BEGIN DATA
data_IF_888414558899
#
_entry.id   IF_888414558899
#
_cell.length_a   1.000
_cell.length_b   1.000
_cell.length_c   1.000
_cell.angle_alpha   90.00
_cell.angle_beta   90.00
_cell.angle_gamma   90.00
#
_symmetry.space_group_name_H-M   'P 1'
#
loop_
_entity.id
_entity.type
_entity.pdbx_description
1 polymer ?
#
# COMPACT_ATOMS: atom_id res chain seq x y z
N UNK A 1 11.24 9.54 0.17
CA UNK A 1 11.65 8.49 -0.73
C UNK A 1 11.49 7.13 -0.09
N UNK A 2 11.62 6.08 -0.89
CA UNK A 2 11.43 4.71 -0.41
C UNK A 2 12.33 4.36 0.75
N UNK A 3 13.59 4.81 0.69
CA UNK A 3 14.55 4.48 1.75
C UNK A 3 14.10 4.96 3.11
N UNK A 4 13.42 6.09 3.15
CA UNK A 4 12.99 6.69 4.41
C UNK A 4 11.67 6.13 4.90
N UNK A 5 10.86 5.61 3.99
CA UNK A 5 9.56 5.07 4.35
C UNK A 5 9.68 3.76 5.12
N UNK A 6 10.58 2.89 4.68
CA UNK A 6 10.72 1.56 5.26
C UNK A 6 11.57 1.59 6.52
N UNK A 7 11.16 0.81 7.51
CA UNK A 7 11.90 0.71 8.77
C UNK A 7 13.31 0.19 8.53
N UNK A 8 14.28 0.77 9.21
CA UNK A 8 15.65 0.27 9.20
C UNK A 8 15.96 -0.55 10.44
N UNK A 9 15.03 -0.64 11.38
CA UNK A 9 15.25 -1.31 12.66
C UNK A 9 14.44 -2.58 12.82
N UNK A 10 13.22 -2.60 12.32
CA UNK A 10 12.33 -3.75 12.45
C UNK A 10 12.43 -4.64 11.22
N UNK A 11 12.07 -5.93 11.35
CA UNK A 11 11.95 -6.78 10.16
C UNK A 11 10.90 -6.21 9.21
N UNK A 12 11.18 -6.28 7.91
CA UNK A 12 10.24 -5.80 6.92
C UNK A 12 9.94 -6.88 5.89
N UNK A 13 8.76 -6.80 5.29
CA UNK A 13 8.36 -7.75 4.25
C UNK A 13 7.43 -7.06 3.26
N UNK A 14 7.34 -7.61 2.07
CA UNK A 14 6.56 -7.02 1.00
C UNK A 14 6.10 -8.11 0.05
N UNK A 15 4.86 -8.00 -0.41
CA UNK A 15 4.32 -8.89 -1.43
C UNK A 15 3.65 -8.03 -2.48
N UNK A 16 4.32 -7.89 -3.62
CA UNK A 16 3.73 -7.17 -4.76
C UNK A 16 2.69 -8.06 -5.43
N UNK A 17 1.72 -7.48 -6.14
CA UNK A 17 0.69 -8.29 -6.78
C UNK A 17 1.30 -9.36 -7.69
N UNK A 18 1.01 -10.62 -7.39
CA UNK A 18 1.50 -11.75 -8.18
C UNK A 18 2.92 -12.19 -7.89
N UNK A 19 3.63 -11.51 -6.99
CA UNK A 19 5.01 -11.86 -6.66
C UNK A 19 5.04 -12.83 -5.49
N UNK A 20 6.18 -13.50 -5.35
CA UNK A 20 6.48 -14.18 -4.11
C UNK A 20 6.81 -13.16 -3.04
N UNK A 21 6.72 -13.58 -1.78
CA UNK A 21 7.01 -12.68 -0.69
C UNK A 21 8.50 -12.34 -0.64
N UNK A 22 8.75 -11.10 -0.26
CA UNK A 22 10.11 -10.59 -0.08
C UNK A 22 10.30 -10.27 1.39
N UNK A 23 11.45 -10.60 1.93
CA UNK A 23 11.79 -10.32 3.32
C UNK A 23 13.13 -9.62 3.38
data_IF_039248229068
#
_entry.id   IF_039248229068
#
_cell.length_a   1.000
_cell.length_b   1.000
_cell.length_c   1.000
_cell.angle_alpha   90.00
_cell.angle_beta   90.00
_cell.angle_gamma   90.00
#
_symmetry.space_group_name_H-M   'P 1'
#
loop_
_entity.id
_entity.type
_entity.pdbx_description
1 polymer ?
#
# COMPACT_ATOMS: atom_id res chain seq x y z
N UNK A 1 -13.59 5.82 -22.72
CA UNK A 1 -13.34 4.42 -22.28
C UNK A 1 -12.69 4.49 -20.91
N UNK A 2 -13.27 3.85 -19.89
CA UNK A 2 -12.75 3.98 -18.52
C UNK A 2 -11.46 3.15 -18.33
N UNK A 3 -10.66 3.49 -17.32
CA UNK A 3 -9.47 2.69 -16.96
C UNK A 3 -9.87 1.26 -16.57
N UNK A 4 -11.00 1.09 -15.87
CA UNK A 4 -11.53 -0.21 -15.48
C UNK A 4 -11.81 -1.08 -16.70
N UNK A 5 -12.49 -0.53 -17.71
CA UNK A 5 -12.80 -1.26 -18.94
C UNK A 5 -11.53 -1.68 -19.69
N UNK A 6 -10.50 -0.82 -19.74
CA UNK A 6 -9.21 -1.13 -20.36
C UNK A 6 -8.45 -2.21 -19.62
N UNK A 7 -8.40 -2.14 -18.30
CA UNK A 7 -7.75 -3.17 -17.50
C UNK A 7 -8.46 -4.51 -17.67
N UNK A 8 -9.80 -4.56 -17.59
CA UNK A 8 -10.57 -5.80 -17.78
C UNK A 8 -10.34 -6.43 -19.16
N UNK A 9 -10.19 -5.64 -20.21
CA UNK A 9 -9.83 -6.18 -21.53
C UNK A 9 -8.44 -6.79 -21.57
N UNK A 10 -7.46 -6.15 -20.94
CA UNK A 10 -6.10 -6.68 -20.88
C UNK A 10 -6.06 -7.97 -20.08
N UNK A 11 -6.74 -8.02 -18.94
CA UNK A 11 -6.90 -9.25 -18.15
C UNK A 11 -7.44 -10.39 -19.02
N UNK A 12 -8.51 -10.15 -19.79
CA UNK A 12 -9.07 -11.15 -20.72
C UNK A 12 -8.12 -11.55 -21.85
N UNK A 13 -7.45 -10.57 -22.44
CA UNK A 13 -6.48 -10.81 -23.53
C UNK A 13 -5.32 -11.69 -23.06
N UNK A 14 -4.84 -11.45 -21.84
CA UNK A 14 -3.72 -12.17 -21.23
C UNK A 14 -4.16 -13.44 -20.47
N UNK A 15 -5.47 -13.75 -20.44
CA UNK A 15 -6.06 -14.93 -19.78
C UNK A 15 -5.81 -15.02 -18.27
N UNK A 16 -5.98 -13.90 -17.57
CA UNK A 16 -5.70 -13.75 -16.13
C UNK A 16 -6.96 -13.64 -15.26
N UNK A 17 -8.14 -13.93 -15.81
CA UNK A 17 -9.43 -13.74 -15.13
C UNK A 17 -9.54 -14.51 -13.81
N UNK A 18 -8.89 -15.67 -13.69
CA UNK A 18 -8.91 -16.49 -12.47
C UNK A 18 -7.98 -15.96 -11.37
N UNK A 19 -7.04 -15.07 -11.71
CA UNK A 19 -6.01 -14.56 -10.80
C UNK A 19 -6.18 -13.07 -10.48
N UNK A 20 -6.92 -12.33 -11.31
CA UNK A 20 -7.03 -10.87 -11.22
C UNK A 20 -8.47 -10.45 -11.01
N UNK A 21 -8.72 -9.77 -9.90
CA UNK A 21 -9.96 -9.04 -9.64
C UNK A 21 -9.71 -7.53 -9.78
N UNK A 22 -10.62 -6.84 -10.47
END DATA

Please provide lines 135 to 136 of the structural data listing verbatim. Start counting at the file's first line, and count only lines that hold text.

CA UNK A 9 -9.83 -6.18 -21.53
C UNK A 9 -8.44 -6.79 -21.57